Stuff to make the hand and fingers: cardboard and/or cardstock paper, regular or wide straws, toilet paper or paper towel rolls
Stringy stuff representing tendons (the cords connecting muscle to bone): string, yarn, heavy-duty upholstery thread, twine
Stuff to assemble the hand: tape, glue, staples
scissors, craft knife, or similar cutting tool
Paper hole punch
Optional: transparent gloves for activity extension
Tips on selecting materials:
The larger the straw or tube diameter, the easier it is to thread string through.
The stiffer the stringy stuff, the easier it will be to thread through straws.
Engineers start by identifying the problem they are trying to solve and any constraints they need to consider.
Your challenge: How can you design and build a mechanical hand with fingers that bend and straighten like a human hand?
An engineering constraint is a limitation on your design. There are three constraints for this challenge:
Use only the materials provided (but you don’t have to use them all).
The hand has to have four fingers and a thumb.
The mechanical hand does not need to be the same size as a human hand.
Take a minute to watch your hand as you make a fist and straighten your fingers and thumb out. Note where the joints are and how the thumb joint is different. Notice that your fingers have three joints that only bend and stretch in one direction, and your thumb has two joints. Which materials would make fingers with joints and a sturdy palm?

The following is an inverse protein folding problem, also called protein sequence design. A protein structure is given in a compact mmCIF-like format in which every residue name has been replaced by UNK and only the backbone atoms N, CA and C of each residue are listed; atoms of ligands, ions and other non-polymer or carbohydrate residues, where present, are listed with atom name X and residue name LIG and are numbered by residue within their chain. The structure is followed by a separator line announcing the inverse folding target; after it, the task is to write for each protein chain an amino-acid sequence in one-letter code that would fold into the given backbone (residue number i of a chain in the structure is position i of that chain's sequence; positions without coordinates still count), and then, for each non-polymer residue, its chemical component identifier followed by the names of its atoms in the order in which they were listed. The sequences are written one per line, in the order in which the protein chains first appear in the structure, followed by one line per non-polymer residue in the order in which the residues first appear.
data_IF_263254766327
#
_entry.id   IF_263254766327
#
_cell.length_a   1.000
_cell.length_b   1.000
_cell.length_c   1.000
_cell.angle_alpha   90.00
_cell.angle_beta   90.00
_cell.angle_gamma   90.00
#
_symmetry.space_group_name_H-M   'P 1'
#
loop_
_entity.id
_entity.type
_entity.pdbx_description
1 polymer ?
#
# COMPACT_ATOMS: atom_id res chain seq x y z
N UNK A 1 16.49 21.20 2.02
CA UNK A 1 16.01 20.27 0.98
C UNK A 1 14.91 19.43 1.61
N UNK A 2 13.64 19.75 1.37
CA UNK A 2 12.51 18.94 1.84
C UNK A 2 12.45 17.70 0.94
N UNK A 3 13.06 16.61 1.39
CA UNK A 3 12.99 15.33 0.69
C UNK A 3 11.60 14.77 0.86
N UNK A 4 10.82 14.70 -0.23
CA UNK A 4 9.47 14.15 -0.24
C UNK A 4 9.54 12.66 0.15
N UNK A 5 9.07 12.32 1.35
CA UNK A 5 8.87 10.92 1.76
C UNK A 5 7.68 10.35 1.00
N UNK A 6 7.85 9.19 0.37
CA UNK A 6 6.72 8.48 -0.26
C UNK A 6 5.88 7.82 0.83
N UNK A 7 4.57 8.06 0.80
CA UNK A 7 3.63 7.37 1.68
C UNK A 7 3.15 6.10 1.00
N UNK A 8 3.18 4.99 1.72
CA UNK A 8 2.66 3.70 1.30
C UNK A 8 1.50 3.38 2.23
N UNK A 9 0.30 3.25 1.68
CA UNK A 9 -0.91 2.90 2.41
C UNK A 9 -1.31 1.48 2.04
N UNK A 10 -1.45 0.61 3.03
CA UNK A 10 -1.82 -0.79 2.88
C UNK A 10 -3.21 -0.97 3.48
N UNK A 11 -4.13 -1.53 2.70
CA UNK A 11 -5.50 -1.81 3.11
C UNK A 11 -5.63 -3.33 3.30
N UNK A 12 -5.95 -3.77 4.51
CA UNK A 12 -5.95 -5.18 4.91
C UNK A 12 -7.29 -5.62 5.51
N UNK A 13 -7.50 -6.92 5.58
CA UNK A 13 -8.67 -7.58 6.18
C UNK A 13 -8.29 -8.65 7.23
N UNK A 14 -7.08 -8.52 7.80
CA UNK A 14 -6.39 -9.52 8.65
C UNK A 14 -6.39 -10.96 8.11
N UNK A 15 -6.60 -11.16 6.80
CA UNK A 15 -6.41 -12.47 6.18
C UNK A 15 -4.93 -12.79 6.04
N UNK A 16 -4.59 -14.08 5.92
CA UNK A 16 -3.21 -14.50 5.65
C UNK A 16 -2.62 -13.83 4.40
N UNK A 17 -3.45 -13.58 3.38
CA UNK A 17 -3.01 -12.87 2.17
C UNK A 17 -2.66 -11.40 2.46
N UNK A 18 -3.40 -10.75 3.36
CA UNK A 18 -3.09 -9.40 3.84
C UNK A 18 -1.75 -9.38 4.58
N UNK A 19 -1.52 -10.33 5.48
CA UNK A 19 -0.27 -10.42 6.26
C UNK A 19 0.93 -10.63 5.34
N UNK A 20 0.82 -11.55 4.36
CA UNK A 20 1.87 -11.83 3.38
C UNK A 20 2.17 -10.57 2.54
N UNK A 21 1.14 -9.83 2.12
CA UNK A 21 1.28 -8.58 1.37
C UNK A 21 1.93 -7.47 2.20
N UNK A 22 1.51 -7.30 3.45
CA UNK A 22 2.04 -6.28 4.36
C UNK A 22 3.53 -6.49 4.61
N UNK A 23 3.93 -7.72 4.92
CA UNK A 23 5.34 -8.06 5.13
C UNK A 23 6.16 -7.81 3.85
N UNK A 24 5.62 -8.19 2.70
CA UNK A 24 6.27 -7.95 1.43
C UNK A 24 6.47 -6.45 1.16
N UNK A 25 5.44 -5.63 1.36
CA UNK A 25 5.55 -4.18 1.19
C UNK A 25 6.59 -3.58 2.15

To move a finger, muscles in our hands or forearms pull a tendon, which is like a long strong string. It pulls on a bone in our finger. When the muscle pulls, the finger bends at the joints. There are no muscles in our fingers and thumb! How can your materials work in the same way?
Consider using hollow materials like straws or tubes to design your fingers and explore how cutting little notches in your tube helps it bend and straighten. How can you create a joint for your finger that bends only in one direction?
What about making the tendons work? Since a tendon’s job is to help your fingers bend and straighten, how might you use a piece of string to bend the fingers on your mechanical hand? And how will you attach the tendon—in this case, the string—to one end of your joint?
Build and Test
Build your hand after doing some experimenting.
To test it, pull on the tendons and see if the fingers and thumb bend. Will the fingers and thumb straighten out again when you release the tendons?
If your tendons popped or your hand doesn’t open and close properly, no worries. Engineers learn from what isn’t working all the time.
Evaluate and Redesign
What design elements worked the way you wanted them to? Think about the changes you’d like to make. Ask yourself:
What’s the best way to attach the tendon after you’ve threaded it through the tube you’re using—making a knot on one end, or wrapping it over the end and taping it?
What works better to make the finger bend and straighten, cutting little notches in the tube or cutting the tube into sections?
Make Changes and Try Again!
See if you can improve your mechanical hand by making any weak points stronger.
If this design challenge was easy, ramp it up. Can you make a hand that can pick up an object? What about putting a glove around it and stuffing it to make the hand more lifelike?
Share Your Results with a Teacher, Parent/Guardian, or DiscoverE!